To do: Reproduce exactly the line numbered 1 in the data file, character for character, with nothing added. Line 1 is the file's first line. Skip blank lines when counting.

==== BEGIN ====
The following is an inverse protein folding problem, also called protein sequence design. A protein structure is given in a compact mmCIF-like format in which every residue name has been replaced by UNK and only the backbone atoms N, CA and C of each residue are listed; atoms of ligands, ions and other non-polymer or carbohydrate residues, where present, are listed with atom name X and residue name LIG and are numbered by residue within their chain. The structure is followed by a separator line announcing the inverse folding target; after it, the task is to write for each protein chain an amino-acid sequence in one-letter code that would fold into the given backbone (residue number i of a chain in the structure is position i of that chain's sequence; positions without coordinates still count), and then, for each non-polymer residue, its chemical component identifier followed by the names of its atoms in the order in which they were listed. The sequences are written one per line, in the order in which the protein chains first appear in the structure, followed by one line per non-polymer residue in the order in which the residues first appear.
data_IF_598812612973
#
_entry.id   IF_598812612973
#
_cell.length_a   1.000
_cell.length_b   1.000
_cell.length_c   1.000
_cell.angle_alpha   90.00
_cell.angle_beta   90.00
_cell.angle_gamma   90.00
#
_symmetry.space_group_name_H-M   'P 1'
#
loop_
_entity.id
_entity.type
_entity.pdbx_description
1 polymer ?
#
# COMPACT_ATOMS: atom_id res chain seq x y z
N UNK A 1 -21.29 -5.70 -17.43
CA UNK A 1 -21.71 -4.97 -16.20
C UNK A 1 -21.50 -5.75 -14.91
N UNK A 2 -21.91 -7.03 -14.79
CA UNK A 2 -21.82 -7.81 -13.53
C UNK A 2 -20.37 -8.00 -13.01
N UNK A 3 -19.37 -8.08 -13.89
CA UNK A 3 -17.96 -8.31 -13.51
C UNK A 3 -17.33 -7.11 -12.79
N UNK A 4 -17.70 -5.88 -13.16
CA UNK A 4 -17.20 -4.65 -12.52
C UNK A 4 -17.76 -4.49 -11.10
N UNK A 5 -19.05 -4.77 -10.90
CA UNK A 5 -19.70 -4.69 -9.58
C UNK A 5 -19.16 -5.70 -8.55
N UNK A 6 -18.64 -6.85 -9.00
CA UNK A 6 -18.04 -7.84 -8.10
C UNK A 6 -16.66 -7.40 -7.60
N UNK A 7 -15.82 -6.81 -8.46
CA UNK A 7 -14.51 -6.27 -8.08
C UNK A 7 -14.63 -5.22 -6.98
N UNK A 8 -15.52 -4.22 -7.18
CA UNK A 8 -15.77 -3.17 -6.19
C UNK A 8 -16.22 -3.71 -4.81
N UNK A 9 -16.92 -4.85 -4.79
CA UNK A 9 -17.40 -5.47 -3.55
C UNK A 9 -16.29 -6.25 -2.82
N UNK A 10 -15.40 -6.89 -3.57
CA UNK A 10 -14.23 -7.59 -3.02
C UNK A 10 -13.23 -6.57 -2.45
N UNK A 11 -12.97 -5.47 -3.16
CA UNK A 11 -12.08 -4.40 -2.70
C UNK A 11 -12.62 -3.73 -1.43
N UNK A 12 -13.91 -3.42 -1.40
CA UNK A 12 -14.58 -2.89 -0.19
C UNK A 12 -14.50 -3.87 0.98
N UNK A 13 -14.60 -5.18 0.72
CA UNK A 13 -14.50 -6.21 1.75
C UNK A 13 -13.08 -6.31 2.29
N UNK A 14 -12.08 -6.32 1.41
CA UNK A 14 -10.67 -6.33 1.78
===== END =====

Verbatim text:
The following is an inverse protein folding problem, also called protein sequence design. A protein structure is given in a compact mmCIF-like format in which every residue name has been replaced by UNK and only the backbone atoms N, CA and C of each residue are listed; atoms of ligands, ions and other non-polymer or carbohydrate residues, where present, are listed with atom name X and residue name LIG and are numbered by residue within their chain. The structure is followed by a separator line announcing the inverse folding target; after it, the task is to write for each protein chain an amino-acid sequence in one-letter code that would fold into the given backbone (residue number i of a chain in the structure is position i of that chain's sequence; positions without coordinates still count), and then, for each non-polymer residue, its chemical component identifier followed by the names of its atoms in the order in which they were listed. The sequences are written one per line, in the order in which the protein chains first appear in the structure, followed by one line per non-polymer residue in the order in which the residues first appear.